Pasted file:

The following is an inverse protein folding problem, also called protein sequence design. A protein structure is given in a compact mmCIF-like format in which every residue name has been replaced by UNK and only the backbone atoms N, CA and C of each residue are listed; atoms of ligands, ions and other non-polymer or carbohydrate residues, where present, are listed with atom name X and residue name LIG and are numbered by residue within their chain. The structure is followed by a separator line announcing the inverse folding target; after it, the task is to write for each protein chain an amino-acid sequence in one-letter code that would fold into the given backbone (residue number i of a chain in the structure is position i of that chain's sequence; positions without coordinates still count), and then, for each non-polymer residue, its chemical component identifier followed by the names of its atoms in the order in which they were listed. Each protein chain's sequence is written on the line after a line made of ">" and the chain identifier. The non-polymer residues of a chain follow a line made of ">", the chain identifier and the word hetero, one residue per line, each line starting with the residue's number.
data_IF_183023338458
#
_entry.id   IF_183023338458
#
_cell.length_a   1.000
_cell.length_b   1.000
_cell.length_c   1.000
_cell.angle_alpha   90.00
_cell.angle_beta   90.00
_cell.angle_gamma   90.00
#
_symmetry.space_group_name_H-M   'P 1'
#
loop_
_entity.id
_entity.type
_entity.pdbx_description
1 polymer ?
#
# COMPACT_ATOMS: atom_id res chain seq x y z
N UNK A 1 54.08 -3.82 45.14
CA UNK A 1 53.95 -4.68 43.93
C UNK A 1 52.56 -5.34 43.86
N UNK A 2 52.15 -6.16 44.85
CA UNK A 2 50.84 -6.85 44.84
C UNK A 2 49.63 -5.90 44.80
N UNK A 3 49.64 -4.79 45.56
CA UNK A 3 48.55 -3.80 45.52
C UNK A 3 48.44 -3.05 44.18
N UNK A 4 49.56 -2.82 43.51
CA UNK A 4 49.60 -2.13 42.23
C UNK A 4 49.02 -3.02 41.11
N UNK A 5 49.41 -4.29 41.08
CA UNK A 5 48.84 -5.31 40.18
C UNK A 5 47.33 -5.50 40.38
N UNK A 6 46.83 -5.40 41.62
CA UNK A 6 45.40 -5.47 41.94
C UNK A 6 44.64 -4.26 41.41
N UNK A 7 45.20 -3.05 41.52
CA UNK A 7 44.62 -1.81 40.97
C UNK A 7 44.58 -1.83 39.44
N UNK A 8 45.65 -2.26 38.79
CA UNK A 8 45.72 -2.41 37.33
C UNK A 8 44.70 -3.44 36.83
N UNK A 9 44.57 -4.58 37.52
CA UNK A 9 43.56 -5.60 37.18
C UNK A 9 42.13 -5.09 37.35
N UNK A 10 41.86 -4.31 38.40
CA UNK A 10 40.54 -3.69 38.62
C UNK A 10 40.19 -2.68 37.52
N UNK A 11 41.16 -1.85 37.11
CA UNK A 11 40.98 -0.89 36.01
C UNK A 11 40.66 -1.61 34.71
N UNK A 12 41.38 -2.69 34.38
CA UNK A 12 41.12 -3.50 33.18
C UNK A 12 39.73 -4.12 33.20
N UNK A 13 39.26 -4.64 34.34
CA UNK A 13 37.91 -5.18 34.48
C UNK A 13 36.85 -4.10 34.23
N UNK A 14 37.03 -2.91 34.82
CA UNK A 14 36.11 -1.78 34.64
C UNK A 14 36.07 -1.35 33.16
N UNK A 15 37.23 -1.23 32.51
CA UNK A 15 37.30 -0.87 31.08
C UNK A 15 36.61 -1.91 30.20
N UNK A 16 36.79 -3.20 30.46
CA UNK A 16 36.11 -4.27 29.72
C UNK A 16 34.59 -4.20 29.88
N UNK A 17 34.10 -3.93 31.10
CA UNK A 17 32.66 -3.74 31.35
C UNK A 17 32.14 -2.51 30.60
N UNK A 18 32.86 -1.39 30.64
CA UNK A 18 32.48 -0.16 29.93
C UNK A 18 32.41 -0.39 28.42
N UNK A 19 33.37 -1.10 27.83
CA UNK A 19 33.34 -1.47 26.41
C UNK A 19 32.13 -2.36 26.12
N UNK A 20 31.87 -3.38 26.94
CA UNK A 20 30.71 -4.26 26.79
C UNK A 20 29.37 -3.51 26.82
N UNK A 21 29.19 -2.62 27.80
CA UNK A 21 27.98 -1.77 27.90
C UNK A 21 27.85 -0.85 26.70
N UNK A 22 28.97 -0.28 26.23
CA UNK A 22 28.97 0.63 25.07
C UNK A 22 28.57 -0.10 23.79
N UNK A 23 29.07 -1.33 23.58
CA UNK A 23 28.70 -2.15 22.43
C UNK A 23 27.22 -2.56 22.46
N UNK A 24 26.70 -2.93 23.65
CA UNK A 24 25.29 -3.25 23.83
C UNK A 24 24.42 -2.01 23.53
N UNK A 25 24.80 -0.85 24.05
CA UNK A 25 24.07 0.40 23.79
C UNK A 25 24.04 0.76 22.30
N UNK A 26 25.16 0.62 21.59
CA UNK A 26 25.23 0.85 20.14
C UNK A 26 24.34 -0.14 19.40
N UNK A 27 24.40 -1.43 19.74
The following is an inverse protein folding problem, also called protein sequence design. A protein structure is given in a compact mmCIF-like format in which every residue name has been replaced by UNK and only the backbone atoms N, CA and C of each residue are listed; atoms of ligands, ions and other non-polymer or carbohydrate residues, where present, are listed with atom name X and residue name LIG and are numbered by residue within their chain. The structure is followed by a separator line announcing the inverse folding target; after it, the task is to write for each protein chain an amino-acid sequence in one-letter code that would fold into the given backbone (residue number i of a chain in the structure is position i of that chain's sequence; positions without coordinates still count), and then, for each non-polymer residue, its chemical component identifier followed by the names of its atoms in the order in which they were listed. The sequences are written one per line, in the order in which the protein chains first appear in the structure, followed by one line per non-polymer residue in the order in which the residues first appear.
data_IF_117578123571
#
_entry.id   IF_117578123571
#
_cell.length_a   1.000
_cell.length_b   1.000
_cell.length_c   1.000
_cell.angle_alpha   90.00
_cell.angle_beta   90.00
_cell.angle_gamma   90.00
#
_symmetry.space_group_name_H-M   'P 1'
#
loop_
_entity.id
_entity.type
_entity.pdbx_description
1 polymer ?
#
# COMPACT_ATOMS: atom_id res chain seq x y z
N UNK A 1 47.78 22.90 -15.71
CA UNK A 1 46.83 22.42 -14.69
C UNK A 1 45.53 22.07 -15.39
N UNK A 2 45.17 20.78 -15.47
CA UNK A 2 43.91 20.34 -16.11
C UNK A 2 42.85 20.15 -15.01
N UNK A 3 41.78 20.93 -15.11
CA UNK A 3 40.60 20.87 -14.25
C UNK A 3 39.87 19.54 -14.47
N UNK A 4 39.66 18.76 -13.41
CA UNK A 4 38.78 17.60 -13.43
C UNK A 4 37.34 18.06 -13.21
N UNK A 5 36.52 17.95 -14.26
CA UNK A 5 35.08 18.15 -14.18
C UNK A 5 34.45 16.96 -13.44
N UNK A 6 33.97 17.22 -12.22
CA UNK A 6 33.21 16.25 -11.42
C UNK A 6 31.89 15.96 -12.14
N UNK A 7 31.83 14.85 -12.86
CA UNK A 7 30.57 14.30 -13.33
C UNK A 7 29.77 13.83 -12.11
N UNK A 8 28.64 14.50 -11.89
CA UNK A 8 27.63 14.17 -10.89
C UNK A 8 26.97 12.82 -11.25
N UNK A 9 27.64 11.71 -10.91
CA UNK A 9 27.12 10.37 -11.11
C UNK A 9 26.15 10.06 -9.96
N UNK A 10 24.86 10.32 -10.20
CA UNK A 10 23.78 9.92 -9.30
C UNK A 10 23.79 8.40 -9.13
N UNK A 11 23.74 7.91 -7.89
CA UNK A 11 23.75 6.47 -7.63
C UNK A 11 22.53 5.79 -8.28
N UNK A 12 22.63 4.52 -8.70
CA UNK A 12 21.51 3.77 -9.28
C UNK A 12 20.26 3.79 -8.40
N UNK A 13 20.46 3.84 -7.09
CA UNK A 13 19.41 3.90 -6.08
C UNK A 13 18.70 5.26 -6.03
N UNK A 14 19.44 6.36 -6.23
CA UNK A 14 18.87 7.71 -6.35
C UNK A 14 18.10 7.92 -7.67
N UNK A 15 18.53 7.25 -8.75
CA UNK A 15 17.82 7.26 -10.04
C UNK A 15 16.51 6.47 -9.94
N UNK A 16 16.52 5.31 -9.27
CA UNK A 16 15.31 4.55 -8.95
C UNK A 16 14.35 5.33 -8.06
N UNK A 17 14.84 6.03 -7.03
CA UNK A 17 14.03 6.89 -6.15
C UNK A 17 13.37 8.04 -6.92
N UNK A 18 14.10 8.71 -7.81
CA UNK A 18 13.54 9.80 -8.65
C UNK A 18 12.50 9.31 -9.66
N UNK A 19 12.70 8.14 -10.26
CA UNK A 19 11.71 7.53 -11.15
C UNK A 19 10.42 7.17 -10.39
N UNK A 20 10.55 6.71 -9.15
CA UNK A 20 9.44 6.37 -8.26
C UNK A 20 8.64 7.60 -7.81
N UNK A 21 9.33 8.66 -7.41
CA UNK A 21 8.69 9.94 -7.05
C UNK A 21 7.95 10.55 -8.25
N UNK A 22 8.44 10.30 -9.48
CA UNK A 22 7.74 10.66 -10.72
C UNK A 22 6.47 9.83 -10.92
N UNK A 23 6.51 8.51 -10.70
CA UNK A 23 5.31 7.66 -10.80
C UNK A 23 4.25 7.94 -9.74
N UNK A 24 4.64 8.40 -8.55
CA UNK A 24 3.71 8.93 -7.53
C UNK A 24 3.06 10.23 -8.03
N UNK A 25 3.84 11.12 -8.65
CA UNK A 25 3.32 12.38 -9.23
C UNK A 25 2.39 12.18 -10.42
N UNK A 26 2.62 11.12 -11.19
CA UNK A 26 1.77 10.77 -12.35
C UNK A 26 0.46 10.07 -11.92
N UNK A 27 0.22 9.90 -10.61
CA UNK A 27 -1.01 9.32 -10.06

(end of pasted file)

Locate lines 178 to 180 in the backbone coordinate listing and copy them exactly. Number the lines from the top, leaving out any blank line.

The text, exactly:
C UNK A 19 10.42 7.17 -10.39
N UNK A 20 10.55 6.71 -9.15
CA UNK A 20 9.44 6.37 -8.26